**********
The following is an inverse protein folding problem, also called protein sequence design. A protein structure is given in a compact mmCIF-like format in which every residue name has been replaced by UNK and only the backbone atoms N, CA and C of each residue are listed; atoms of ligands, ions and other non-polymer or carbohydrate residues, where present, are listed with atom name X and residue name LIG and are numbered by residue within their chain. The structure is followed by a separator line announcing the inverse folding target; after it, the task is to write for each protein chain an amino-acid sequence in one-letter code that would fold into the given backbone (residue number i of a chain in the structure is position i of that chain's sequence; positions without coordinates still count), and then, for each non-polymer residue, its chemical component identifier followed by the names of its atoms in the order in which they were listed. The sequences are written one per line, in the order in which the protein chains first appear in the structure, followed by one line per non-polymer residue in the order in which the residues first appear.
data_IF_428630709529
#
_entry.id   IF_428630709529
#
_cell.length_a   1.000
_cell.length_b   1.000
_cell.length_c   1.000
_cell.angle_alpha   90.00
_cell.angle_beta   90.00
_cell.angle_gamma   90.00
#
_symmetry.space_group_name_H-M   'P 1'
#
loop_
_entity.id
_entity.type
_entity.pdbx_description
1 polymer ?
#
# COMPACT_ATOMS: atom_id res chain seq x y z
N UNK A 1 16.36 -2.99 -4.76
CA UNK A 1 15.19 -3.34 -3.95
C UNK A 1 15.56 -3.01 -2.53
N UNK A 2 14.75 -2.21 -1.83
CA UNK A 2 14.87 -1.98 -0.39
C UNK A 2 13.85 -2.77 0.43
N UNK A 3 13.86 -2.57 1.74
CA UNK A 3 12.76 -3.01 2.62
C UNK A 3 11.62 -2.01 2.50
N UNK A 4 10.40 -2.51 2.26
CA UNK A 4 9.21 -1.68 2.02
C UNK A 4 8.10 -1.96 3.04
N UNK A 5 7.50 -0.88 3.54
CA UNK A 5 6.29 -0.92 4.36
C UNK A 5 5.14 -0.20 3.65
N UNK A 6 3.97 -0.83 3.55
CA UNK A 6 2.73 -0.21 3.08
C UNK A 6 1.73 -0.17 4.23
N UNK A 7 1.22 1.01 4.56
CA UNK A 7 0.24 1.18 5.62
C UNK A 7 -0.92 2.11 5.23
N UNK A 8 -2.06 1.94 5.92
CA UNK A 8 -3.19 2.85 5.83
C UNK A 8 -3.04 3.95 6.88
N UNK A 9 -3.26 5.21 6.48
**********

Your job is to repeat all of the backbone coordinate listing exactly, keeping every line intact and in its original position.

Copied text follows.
The following is an inverse protein folding problem, also called protein sequence design. A protein structure is given in a compact mmCIF-like format in which every residue name has been replaced by UNK and only the backbone atoms N, CA and C of each residue are listed; atoms of ligands, ions and other non-polymer or carbohydrate residues, where present, are listed with atom name X and residue name LIG and are numbered by residue within their chain. The structure is followed by a separator line announcing the inverse folding target; after it, the task is to write for each protein chain an amino-acid sequence in one-letter code that would fold into the given backbone (residue number i of a chain in the structure is position i of that chain's sequence; positions without coordinates still count), and then, for each non-polymer residue, its chemical component identifier followed by the names of its atoms in the order in which they were listed. The sequences are written one per line, in the order in which the protein chains first appear in the structure, followed by one line per non-polymer residue in the order in which the residues first appear.
data_IF_428630709529
#
_entry.id   IF_428630709529
#
_cell.length_a   1.000
_cell.length_b   1.000
_cell.length_c   1.000
_cell.angle_alpha   90.00
_cell.angle_beta   90.00
_cell.angle_gamma   90.00
#
_symmetry.space_group_name_H-M   'P 1'
#
loop_
_entity.id
_entity.type
_entity.pdbx_description
1 polymer ?
#
# COMPACT_ATOMS: atom_id res chain seq x y z
N UNK A 1 16.36 -2.99 -4.76
CA UNK A 1 15.19 -3.34 -3.95
C UNK A 1 15.56 -3.01 -2.53
N UNK A 2 14.75 -2.21 -1.83
CA UNK A 2 14.87 -1.98 -0.39
C UNK A 2 13.85 -2.77 0.43
N UNK A 3 13.86 -2.57 1.74
CA UNK A 3 12.76 -3.01 2.62
C UNK A 3 11.62 -2.01 2.50
N UNK A 4 10.40 -2.51 2.26
CA UNK A 4 9.21 -1.68 2.02
C UNK A 4 8.10 -1.96 3.04
N UNK A 5 7.50 -0.88 3.54
CA UNK A 5 6.29 -0.92 4.36
C UNK A 5 5.14 -0.20 3.65
N UNK A 6 3.97 -0.83 3.55
CA UNK A 6 2.73 -0.21 3.08
C UNK A 6 1.73 -0.17 4.23
N UNK A 7 1.22 1.01 4.56
CA UNK A 7 0.24 1.18 5.62
C UNK A 7 -0.92 2.11 5.23
N UNK A 8 -2.06 1.94 5.92
CA UNK A 8 -3.19 2.85 5.83
C UNK A 8 -3.04 3.95 6.88
N UNK A 9 -3.26 5.21 6.48